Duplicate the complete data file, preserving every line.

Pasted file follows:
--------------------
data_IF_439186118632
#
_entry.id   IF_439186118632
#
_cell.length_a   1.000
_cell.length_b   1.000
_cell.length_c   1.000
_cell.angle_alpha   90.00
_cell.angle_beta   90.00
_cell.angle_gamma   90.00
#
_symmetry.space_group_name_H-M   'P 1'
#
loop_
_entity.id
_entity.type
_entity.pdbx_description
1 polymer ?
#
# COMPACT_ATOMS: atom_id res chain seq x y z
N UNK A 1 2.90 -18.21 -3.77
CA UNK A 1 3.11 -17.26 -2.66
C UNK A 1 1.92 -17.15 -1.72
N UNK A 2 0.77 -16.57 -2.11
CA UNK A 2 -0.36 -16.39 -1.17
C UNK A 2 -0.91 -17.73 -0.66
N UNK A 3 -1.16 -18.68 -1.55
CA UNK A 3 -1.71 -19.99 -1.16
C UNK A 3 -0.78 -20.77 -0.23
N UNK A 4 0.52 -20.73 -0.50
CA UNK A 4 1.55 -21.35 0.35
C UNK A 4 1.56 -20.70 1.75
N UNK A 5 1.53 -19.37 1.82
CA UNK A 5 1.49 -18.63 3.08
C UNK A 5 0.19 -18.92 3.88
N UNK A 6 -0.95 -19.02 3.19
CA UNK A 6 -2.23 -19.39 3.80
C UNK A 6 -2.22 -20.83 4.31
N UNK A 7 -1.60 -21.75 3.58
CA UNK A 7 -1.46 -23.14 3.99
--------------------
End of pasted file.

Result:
data_IF_439186118632
#
_entry.id   IF_439186118632
#
_cell.length_a   1.000
_cell.length_b   1.000
_cell.length_c   1.000
_cell.angle_alpha   90.00
_cell.angle_beta   90.00
_cell.angle_gamma   90.00
#
_symmetry.space_group_name_H-M   'P 1'
#
loop_
_entity.id
_entity.type
_entity.pdbx_description
1 polymer ?
#
# COMPACT_ATOMS: atom_id res chain seq x y z
N UNK A 1 2.90 -18.21 -3.77
CA UNK A 1 3.11 -17.26 -2.66
C UNK A 1 1.92 -17.15 -1.72
N UNK A 2 0.77 -16.57 -2.11
CA UNK A 2 -0.36 -16.39 -1.17
C UNK A 2 -0.91 -17.73 -0.66
N UNK A 3 -1.16 -18.68 -1.55
CA UNK A 3 -1.71 -19.99 -1.16
C UNK A 3 -0.78 -20.77 -0.23
N UNK A 4 0.52 -20.73 -0.50
CA UNK A 4 1.55 -21.35 0.35
C UNK A 4 1.56 -20.70 1.75
N UNK A 5 1.53 -19.37 1.82
CA UNK A 5 1.49 -18.63 3.08
C UNK A 5 0.19 -18.92 3.88
N UNK A 6 -0.95 -19.02 3.19
CA UNK A 6 -2.23 -19.39 3.80
C UNK A 6 -2.22 -20.83 4.31
N UNK A 7 -1.60 -21.75 3.58
CA UNK A 7 -1.46 -23.14 3.99